Donald Draper wrote:
It also seems to have become a form of commentary in some recent cases. Since Jason Todd's death that the very idea of Robin, Batman having a child sidekick, is outdated.
What of the death of Bucky?
This is really interesting. Are all sidekicks outdated now? What really is the purpose of the sidekick?
Some sidekicks give us entre into the world of the hero. Watson was not only a normal guy with whom the reader could identify, he was the narrator and chronicler of Holmes's adventures. Robin, and the spate of young sidekicks at the time (Speedy, Bucky, Butch, Boy, Jimmy Olson, and later Aqualad, Kid Flash, Wonder Girl) also were intended to give the young comic reader someone to relate to in these stories - to feel that they were in on the adventure. And, despite the bullets flying and wartime context, the tone was generally light (indeed, the advent of Robin lightened up the tone of Batman considerably, his origin notwithstanding) and the danger a fanciful abstraction.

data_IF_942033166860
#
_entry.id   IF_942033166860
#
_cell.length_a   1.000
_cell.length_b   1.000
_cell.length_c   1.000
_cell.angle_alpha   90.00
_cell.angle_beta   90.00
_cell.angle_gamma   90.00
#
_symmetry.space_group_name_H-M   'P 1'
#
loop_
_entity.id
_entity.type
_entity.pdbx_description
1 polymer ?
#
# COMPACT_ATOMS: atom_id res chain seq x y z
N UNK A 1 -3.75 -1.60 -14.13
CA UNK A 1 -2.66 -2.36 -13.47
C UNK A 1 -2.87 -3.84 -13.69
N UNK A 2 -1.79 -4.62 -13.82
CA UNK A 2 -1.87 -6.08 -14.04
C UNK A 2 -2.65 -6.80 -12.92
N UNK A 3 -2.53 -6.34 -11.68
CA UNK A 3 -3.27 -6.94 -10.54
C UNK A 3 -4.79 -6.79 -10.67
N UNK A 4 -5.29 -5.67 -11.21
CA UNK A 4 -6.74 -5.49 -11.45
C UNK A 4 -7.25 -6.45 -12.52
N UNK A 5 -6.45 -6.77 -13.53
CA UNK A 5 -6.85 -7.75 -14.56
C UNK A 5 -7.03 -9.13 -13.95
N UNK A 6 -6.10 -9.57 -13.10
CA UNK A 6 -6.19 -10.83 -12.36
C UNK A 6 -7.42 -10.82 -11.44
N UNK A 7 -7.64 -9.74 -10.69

Sidekicks also served the function of providing contrast for the hero's extraordinary skills. Holmes famously remarked to Watson, "It may be that you are not yourself luminous, but you are a conductor of light. Some people without possessing genius have a remarkable power of stimulating it...When I said that you stimulated me I meant, to be frank, that in noting your fallacies I was occasionally guided towards the truth."
Sidekicks are always inferior to the hero -- either they are a comic figure like Doiby Dickles or Cisco Kid's Pancho, a youth like Robin, a racial minority like Kato or Tonto - basically someone who, even when competent, could in no way compete with the hero for the limelight. Of course, the advent of racial justice and the rise of the anti-hero did a lot to change that dynamic.
So, between the "darkening" of comics and the erosion of the classic worship of the hero, are all sidekicks outdated at this point?